Life in the 'fast' lane
Is intermittent fasting a fix or a fail?
Beth Stambaugh Published: 8/21/2019
A new diet trend called “intermittent fasting” was recently featured on the Today Show. The diet is an eating pattern that alternates between fasting and eating, and focuses more on when you eat rather than what you eat.
The most popular plan is fasting for 16 hours, followed by an eight-hour eating window, typically between 8 am and 2 pm. Another method is alternating 500-calorie days with eating normally, and fasting for two days (not in a row) within a week.
While it hasn’t been scientifically proven, a study in The Journal of Obesity reports that intermittent fasting works by curbing appetite rather than by burning more calories. The report states that this eating method decreases ghrelin, the hunger hormone, while increasing leptin, the satiety hormone.
The same study shows that fasting prompts obese people to dip into their fat reserves, causing them to burn more fat.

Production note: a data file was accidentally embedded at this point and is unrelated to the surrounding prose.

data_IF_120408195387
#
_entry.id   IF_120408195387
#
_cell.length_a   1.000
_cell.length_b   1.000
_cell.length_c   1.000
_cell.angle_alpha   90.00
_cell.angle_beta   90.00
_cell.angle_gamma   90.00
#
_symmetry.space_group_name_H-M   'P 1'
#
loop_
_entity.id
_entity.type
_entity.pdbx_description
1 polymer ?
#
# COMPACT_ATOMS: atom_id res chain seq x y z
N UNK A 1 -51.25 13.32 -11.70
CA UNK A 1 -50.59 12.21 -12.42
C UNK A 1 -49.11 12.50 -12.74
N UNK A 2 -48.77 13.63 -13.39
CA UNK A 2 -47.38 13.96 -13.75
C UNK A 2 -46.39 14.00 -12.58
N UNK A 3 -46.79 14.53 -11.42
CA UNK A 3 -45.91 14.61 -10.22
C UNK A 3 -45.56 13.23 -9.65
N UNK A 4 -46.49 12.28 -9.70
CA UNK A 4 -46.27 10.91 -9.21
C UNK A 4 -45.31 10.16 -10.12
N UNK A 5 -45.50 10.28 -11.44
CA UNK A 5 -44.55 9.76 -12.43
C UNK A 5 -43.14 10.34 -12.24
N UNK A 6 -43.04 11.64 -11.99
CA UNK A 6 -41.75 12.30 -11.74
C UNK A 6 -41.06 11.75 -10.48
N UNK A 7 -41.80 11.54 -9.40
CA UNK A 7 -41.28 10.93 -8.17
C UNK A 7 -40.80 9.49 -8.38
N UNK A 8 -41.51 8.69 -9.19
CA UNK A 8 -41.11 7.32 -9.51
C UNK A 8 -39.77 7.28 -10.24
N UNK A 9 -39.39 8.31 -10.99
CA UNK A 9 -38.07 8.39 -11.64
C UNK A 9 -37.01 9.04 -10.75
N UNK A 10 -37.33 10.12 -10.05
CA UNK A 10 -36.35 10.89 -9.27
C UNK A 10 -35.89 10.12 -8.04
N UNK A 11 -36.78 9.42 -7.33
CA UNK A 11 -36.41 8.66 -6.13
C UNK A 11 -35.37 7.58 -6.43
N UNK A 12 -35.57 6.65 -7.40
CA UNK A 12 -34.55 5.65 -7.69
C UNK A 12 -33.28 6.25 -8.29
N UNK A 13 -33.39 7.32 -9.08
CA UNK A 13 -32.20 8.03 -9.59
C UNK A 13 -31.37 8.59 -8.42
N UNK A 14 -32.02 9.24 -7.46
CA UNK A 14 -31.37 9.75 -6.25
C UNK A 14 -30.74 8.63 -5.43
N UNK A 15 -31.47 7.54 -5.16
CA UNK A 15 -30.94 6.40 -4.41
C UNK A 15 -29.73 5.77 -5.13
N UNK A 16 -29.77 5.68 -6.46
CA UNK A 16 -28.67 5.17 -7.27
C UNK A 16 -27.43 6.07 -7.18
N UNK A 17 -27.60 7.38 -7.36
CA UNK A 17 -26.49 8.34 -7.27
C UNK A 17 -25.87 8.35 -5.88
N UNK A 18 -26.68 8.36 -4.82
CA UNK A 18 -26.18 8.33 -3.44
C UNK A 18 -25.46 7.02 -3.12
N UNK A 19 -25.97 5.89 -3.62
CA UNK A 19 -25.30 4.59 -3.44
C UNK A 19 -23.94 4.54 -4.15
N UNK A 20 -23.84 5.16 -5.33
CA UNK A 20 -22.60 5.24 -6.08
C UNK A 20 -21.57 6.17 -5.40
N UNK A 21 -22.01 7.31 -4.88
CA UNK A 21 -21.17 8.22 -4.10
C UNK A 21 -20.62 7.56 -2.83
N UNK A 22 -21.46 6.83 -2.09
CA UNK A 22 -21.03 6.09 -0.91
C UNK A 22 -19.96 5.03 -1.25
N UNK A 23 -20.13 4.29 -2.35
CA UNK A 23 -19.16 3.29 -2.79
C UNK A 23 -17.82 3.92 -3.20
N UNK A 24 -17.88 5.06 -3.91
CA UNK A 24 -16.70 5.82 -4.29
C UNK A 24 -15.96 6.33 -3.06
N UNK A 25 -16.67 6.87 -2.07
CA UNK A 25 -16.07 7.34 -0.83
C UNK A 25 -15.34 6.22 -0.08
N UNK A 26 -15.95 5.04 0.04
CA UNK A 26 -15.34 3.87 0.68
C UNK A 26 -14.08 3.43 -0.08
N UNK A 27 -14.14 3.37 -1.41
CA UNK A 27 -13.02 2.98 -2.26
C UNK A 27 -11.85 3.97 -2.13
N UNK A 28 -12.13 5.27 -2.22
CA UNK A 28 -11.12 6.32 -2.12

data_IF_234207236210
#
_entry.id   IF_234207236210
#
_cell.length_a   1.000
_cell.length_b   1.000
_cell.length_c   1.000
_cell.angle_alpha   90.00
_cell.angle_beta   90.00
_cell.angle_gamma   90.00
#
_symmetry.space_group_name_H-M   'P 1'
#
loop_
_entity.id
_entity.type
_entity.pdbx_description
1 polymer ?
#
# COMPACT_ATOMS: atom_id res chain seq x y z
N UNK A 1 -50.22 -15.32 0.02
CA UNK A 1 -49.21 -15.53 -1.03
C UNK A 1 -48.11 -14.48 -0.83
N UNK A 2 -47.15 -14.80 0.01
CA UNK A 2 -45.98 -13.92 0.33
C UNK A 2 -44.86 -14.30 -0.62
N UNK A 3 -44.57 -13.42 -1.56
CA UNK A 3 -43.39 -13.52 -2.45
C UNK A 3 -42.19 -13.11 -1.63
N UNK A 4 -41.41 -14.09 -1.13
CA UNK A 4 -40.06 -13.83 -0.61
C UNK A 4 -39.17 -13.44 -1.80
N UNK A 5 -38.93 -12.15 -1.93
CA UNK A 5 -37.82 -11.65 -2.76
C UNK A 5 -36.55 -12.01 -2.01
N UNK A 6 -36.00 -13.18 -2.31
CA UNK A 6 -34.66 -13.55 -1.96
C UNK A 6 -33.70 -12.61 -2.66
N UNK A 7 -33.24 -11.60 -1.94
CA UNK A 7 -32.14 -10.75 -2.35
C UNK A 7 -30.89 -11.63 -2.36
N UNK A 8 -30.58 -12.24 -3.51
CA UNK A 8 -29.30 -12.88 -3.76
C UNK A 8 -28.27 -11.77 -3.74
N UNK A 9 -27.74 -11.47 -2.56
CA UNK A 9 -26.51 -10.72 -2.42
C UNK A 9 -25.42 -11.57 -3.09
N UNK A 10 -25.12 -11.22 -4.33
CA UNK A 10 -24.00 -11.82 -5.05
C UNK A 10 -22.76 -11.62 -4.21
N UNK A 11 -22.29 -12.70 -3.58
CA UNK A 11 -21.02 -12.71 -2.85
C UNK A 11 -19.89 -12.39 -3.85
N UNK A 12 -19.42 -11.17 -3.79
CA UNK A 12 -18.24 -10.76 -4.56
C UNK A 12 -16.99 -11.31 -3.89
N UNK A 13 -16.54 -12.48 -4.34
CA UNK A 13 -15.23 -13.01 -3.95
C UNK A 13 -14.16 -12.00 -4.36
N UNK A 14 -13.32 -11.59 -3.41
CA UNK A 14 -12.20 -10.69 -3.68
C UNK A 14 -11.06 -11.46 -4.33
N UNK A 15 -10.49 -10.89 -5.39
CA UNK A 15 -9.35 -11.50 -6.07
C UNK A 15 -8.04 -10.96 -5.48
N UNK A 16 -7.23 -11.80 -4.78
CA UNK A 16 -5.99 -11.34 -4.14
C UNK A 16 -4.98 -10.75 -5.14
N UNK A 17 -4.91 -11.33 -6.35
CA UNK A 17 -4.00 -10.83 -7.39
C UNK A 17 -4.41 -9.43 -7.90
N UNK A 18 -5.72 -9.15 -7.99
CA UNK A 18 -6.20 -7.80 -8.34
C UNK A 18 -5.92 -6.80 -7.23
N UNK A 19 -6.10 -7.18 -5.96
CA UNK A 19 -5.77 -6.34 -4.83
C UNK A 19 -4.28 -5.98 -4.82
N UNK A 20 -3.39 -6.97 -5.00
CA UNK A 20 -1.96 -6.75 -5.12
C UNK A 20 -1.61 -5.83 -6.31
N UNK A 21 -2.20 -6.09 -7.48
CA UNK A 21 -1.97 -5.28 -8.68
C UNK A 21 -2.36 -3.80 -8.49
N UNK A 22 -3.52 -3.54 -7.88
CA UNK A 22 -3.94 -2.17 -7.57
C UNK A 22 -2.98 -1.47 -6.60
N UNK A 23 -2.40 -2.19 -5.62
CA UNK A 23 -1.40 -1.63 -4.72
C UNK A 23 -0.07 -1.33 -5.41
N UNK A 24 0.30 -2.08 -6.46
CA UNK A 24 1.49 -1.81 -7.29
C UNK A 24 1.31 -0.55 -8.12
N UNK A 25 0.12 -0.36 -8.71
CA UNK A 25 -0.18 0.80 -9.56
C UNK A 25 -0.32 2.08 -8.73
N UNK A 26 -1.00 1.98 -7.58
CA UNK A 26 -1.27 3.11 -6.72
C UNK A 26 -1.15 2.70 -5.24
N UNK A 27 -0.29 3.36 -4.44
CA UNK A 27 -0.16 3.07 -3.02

“I have seen success with intermittent fasting for some of my patients with a BMI of 40 or higher, which is considered obese,” said Jillian McMullen, a registered dietitian at the Baptist Center for Bariatrics. “It can also help jump-start weight loss if a patient reaches a plateau after having weight-loss surgery.”
McMullen said it’s important to eat healthy during the eating window and not to overeat. “You can’t go crazy during the non-fasting hours. You still have to be controlled and eat sensibly or it will defeat the purpose,” she said.
For people who want to lose a moderate amount of weight, say 10-20 pounds, intermittent fasting may help for a short period of time.
“As with any type of fad diet,” said Patricia Calhoun, MD, a family care physician with Baptist Primary Care, “the concern is for long-term sustainability. There are a few studies that show that intermittent fasting is probably equal to other healthy calorie-restricted eating plans—but not tremendously better.”
One tip for curbing feelings of hunger while fasting includes eating high-fiber foods like nuts, beans, fruits and vegetables, along with high-protein foods like meat, fish, tofu or nuts, during the eating window. Drinking 64 or more ounces of water a day may also be helpful.
Always check with your doctor before starting a new diet. “Some people are not good candidates for this type of diet,” said Dr. Calhoun. “This includes pregnant women, lactating women, those with certain eating disorders, and diabetics who require strict glucose monitoring. Always check with your physician before beginning any significantly rigorous diet or exercise program.”